Like you say Stacey, we’re all adults. The subject matter of TAMPA as far as I’m concerned is neither here nor there. What attracts me to this work of fiction is the author’s crazy magician-like abilities with words, phrases and descriptions. Alissa Nutting could devote three pages to detailing the stages of paint drying on a back fence and it would still be the most engrossing thing – word-sparkle-wise – a reader could ever have the pleasure of laying eyes on.

    Liked by 4 people

  2. Hey, that’s my thing. I’ve told others before that I could read a book about someone’s trip to the grocery store and back and if it’s written in a certain way–weird, engrossing, word gymnastics, etc.–I’m all in. That’s what I go for. I’ve downloaded a sample already and have high hopes, Glen! But I can see from the description, yeah, smelling salts, indeed!
    Thanks for dropping by and thanks for the literary tip. Can’t wait.

    Liked by 2 people

  3. A great post!! You have raised some vitally important points and expressed the dangers really well! We do indeed seem to be in danger of becoming a sanctimonious bunch exhibiting the kind of behaviour that even thirty years ago we laughed at existing in the ’30s or earlier. And yet, mass media pounds the line that we are oh so progressive and broad-minded than ever before and yet there a nasty little streak of meanness that rears its head in some of the witch hunts of this brave new world.

    Liked by 2 people

    • Ah, thank you, BRG! You summarized it so well! Yeah, the weird see-saw paradox of making real progress versus focusing on petty concerns and definitely losing the admirable ability to just laugh things off anymore. Remember that saying from years ago: “Sticks and stones will break our bones…”? We could use a little of that in this brave new world, as you say.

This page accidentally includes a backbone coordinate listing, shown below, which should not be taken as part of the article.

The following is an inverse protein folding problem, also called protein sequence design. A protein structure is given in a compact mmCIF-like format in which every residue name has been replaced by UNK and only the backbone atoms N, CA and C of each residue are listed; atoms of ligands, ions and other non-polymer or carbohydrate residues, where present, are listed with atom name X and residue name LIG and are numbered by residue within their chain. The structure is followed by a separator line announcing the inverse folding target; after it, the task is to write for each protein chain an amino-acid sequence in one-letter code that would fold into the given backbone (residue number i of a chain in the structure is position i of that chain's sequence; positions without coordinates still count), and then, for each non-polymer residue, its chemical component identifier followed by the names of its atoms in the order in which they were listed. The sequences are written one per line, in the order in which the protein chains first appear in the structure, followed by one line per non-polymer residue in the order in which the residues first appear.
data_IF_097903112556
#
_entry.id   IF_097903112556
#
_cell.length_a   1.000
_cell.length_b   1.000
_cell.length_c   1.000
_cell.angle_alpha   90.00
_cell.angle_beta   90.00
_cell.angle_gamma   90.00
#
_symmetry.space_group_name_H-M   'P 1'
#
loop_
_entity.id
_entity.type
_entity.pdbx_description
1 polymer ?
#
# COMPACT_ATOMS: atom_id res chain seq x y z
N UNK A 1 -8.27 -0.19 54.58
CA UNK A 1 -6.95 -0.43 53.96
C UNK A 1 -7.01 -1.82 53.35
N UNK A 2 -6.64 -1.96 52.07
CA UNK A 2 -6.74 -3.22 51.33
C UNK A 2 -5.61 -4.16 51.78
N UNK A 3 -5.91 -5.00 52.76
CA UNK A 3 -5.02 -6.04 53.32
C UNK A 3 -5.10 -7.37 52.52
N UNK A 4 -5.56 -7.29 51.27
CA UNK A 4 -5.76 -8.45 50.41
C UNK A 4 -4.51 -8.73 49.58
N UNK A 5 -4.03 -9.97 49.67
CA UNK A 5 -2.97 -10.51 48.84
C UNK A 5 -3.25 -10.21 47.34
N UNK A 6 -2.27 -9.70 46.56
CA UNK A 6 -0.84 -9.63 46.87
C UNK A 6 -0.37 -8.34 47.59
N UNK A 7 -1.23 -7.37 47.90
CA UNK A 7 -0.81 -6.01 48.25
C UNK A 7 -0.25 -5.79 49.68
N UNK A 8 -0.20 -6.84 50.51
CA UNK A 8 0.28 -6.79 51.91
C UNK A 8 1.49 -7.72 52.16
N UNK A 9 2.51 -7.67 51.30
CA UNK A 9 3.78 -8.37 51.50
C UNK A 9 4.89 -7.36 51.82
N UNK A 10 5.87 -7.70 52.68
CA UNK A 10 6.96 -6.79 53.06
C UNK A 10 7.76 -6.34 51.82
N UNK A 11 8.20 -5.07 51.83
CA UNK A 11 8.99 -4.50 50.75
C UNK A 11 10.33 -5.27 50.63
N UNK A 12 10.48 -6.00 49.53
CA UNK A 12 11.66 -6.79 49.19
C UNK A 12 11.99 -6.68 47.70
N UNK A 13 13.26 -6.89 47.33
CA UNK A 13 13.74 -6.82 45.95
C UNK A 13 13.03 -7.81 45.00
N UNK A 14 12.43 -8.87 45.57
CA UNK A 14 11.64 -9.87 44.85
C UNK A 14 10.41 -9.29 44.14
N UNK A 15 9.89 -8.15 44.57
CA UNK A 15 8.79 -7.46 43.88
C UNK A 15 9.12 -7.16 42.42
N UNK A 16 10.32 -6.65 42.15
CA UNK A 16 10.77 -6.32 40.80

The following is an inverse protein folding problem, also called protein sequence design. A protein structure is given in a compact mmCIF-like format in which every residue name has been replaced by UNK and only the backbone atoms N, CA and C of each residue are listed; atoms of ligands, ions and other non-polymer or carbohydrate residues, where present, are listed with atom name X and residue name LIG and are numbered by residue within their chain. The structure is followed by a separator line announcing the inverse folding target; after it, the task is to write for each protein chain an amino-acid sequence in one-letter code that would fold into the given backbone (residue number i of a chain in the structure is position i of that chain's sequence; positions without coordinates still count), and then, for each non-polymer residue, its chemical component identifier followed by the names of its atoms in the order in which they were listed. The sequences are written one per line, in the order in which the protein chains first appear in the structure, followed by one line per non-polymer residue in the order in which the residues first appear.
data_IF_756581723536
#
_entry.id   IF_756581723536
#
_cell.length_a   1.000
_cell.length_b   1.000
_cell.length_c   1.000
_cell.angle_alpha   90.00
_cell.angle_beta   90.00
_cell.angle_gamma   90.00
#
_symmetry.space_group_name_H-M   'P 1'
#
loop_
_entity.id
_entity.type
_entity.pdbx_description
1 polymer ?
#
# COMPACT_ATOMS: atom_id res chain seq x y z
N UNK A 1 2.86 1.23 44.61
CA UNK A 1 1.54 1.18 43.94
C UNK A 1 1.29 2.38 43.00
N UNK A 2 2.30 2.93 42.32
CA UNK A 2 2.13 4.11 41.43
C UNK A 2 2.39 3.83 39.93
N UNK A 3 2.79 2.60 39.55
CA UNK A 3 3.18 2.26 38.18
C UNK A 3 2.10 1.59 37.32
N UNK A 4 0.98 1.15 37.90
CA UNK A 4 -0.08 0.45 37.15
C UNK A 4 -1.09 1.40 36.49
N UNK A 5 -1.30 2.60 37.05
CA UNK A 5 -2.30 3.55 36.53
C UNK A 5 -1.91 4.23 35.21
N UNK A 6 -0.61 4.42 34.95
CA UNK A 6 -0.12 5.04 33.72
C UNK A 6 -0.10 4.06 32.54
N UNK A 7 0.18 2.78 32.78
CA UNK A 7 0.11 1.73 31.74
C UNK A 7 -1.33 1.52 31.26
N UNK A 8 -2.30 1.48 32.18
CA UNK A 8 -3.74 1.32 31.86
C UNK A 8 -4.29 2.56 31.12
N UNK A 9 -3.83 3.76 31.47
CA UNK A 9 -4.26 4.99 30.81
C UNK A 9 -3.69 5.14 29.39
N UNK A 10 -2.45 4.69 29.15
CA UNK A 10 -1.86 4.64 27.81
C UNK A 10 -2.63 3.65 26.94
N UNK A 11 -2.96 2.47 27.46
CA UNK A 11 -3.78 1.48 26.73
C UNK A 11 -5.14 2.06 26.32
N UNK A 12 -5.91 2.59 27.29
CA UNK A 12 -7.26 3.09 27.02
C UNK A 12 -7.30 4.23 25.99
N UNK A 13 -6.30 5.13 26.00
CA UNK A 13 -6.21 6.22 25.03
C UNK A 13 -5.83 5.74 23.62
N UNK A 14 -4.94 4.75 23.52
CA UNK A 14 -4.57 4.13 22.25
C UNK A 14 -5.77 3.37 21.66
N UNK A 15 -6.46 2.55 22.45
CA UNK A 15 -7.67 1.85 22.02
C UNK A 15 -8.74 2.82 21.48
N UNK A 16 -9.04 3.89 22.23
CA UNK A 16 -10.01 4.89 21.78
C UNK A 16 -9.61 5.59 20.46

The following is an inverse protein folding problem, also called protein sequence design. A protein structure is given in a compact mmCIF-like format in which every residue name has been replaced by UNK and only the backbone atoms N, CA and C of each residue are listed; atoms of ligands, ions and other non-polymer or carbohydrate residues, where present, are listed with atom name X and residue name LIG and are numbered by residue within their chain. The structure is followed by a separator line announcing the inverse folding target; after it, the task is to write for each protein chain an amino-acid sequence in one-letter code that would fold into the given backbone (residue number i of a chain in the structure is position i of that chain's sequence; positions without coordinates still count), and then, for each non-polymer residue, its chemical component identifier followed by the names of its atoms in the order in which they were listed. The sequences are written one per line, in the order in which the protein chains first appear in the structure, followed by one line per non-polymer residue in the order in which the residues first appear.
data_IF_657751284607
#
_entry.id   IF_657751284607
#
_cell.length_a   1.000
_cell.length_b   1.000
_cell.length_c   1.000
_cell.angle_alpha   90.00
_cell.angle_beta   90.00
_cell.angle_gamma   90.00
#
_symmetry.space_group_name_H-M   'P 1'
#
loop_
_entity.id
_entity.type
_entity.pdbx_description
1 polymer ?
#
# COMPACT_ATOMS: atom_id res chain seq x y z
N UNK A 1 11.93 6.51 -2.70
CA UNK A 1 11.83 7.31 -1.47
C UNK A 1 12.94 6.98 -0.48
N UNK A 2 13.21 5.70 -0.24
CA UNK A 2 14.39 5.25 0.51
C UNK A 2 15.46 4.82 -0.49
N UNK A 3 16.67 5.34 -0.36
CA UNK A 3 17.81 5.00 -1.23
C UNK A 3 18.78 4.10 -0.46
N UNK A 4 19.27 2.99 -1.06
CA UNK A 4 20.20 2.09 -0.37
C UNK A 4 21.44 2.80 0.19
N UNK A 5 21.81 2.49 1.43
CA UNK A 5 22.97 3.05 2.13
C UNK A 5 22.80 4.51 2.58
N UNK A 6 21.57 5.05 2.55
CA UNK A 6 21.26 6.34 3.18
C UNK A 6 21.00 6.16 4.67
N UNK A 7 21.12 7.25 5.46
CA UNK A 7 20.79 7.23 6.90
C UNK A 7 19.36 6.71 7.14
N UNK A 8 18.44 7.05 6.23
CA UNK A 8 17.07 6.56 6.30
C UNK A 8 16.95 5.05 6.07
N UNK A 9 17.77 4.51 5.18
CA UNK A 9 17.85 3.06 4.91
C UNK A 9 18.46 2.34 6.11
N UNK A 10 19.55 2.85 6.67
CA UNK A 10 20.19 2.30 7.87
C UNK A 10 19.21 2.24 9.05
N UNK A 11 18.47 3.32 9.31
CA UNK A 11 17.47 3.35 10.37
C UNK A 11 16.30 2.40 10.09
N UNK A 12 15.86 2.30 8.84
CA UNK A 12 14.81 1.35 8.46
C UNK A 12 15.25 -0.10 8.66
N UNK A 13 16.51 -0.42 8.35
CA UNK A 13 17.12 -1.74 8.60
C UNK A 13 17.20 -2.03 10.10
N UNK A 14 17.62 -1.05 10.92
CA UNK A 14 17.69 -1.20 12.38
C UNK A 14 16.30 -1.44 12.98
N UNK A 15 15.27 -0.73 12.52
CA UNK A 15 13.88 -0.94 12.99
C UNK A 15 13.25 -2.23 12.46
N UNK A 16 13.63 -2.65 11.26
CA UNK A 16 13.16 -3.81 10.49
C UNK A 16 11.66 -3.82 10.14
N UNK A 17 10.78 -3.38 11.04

Liked by 1 person

      • Ha, you are too kind! I’ve just re-read my comment and it’s a bit garbled but glad you understood my meaning. Yes, for all our boasting of living in enlighted times, we have certainly lost a lot of common sense and perspective.

        Liked by 2 people

    • Yeah, I don’t mind people with conservative values. That’s fine. But I do mind when they forget that everyone else is NOT conservative. It goes the other way too, with all our new acceptance and open-mindedness: where does it end? I heard a story the other day about a girl who was allowed to join the Boy Scouts. My mouth dropped open! Boys no longer have any sort of coming-of-age rites to make their transition into men. Do girls really need to invade one of the few male spaces left to them? If you want crossover, have a Boy Scouts/Girl Scouts get-together camping expedition twice a year, right? I don’t know! I don’t get it!